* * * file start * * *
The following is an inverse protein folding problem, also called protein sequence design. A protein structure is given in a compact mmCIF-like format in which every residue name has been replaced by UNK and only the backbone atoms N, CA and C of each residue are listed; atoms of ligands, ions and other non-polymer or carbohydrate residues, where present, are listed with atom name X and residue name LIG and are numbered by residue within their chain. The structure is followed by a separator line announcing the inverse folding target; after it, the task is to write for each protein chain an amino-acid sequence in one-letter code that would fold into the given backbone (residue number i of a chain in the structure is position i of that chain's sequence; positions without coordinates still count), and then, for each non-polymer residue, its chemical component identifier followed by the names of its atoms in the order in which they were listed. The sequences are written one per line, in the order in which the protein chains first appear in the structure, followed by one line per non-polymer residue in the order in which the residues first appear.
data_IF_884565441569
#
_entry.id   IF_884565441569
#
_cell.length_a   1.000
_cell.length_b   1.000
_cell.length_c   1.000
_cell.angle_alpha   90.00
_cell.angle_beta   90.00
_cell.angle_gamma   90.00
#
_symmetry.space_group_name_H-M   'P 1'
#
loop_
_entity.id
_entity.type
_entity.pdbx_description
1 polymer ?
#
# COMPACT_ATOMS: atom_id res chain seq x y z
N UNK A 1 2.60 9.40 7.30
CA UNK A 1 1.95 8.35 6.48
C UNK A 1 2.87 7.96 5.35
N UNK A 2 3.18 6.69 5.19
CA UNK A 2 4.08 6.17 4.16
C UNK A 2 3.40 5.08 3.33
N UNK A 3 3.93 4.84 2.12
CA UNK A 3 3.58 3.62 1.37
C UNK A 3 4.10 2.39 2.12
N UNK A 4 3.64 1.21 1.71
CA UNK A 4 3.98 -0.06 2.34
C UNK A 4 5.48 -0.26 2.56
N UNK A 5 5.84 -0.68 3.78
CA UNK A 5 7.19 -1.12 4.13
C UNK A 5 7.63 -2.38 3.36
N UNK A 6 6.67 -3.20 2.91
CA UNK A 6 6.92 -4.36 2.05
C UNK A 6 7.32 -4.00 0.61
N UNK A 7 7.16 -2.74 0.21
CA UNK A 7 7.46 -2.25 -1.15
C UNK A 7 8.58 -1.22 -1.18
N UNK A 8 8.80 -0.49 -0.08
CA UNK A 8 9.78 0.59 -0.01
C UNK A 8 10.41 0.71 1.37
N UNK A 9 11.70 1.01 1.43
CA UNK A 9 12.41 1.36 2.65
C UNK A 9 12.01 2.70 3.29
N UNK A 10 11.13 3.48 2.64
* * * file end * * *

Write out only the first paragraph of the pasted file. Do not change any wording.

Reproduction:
The following is an inverse protein folding problem, also called protein sequence design. A protein structure is given in a compact mmCIF-like format in which every residue name has been replaced by UNK and only the backbone atoms N, CA and C of each residue are listed; atoms of ligands, ions and other non-polymer or carbohydrate residues, where present, are listed with atom name X and residue name LIG and are numbered by residue within their chain. The structure is followed by a separator line announcing the inverse folding target; after it, the task is to write for each protein chain an amino-acid sequence in one-letter code that would fold into the given backbone (residue number i of a chain in the structure is position i of that chain's sequence; positions without coordinates still count), and then, for each non-polymer residue, its chemical component identifier followed by the names of its atoms in the order in which they were listed. The sequences are written one per line, in the order in which the protein chains first appear in the structure, followed by one line per non-polymer residue in the order in which the residues first appear.